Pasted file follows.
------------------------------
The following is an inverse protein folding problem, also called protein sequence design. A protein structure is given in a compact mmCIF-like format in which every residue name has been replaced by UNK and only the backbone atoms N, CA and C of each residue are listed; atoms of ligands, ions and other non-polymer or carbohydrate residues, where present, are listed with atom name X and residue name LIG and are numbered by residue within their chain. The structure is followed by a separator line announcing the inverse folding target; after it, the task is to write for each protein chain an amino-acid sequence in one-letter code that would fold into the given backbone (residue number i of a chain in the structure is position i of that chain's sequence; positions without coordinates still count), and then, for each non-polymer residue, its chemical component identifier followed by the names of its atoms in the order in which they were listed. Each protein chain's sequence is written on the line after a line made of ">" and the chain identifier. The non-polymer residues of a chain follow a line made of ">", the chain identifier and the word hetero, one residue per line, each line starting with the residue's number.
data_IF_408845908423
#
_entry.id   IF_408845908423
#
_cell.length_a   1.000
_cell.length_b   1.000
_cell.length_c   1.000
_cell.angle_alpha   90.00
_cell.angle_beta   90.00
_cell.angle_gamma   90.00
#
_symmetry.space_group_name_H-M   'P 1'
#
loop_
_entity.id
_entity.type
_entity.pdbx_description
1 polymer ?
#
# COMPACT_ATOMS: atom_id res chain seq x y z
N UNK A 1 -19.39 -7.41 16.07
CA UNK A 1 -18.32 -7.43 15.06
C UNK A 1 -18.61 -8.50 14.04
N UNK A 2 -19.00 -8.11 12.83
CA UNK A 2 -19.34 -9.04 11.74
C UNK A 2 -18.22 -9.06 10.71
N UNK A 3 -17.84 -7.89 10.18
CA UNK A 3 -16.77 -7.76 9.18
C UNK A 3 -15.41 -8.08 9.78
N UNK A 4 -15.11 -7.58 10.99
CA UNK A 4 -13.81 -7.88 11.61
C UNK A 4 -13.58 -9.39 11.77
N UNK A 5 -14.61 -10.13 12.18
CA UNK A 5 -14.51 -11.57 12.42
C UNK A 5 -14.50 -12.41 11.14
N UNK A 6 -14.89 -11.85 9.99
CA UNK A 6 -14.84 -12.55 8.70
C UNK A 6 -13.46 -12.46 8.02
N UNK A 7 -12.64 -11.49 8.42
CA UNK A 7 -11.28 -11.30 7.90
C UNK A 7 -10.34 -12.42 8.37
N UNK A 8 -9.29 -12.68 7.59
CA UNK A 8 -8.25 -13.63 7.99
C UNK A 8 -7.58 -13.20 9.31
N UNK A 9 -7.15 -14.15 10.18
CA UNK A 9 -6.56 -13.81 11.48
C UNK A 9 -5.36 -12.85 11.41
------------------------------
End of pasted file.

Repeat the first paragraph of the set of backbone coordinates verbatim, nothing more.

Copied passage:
The following is an inverse protein folding problem, also called protein sequence design. A protein structure is given in a compact mmCIF-like format in which every residue name has been replaced by UNK and only the backbone atoms N, CA and C of each residue are listed; atoms of ligands, ions and other non-polymer or carbohydrate residues, where present, are listed with atom name X and residue name LIG and are numbered by residue within their chain. The structure is followed by a separator line announcing the inverse folding target; after it, the task is to write for each protein chain an amino-acid sequence in one-letter code that would fold into the given backbone (residue number i of a chain in the structure is position i of that chain's sequence; positions without coordinates still count), and then, for each non-polymer residue, its chemical component identifier followed by the names of its atoms in the order in which they were listed. Each protein chain's sequence is written on the line after a line made of ">" and the chain identifier. The non-polymer residues of a chain follow a line made of ">", the chain identifier and the word hetero, one residue per line, each line starting with the residue's number.